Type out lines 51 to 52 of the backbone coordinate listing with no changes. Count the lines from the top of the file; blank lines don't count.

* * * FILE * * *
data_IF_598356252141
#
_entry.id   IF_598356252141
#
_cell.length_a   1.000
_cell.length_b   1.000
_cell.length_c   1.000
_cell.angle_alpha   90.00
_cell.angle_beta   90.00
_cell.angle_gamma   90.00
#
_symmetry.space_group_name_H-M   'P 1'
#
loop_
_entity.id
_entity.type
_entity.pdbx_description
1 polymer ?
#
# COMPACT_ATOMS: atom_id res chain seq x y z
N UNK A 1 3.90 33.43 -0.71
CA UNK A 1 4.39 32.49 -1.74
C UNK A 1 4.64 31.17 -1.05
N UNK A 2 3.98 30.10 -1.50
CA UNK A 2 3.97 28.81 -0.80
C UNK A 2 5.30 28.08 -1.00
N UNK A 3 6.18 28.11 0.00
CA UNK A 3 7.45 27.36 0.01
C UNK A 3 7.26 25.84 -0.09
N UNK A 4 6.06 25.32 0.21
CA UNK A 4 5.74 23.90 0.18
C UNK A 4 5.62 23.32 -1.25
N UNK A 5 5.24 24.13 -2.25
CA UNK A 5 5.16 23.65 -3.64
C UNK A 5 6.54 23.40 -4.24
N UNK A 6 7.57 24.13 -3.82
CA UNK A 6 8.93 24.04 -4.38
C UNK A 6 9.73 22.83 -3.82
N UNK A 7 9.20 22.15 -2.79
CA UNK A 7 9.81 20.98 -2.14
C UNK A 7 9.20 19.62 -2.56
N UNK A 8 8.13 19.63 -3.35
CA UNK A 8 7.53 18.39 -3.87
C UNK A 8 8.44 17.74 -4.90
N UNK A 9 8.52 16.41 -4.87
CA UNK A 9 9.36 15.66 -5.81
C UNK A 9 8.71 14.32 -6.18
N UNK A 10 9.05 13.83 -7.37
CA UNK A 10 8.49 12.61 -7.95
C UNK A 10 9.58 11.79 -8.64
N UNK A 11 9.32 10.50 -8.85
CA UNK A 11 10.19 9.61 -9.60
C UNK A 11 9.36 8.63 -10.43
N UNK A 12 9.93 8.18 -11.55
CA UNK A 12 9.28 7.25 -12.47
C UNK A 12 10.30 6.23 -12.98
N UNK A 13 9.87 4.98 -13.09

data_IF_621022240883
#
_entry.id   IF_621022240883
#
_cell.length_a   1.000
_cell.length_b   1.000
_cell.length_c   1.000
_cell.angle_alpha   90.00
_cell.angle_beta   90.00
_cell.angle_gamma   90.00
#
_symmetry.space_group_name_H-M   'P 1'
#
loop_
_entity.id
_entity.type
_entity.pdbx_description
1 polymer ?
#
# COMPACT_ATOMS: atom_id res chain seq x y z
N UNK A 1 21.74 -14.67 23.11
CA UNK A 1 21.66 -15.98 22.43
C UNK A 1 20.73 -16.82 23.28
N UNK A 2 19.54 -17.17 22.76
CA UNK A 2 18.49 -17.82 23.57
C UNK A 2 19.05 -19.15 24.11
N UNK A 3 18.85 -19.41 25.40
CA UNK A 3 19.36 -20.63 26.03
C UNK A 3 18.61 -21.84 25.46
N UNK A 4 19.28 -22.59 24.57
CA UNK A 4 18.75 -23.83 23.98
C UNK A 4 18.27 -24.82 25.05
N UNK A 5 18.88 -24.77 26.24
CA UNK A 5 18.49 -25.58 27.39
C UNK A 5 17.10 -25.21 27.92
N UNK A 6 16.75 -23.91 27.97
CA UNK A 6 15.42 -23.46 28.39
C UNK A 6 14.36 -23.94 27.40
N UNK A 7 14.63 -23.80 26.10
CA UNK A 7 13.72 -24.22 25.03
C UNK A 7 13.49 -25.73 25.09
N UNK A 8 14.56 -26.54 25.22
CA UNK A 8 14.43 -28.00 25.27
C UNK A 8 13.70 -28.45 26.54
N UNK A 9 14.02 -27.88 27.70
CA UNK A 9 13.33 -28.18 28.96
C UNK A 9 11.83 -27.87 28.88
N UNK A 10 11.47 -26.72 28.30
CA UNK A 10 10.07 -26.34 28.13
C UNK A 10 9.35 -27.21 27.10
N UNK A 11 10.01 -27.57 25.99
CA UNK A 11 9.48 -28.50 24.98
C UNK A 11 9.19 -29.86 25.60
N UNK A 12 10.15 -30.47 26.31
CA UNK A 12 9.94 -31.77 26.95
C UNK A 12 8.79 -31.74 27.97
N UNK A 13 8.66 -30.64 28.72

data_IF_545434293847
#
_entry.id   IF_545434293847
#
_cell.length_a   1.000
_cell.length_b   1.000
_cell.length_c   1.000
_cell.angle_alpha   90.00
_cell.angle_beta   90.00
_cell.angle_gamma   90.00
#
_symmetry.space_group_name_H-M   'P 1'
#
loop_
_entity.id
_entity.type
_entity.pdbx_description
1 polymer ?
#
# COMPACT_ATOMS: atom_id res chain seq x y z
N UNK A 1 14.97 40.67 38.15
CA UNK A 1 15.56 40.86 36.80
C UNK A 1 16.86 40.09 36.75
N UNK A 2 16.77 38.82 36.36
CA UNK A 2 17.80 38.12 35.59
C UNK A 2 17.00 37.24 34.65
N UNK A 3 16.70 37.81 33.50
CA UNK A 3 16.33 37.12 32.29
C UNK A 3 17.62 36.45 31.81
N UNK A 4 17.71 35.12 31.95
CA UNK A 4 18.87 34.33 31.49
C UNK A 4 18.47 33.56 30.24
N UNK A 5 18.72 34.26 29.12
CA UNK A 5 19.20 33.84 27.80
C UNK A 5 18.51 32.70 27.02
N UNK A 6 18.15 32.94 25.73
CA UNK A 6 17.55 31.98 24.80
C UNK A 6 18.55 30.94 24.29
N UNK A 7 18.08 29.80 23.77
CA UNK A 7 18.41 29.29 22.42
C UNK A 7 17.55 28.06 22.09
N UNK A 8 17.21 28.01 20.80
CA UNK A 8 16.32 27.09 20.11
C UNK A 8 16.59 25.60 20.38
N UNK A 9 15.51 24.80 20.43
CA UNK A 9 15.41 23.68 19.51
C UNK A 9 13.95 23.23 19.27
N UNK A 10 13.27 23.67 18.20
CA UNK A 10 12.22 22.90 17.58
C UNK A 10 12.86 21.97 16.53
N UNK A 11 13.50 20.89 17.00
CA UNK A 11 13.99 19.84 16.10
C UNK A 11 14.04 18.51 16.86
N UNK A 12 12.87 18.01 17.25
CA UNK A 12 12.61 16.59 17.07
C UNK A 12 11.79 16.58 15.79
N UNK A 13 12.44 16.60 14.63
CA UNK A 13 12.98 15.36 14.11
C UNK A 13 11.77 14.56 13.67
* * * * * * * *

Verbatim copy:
N UNK A 11 9.32 10.50 -8.85
CA UNK A 11 10.19 9.61 -9.60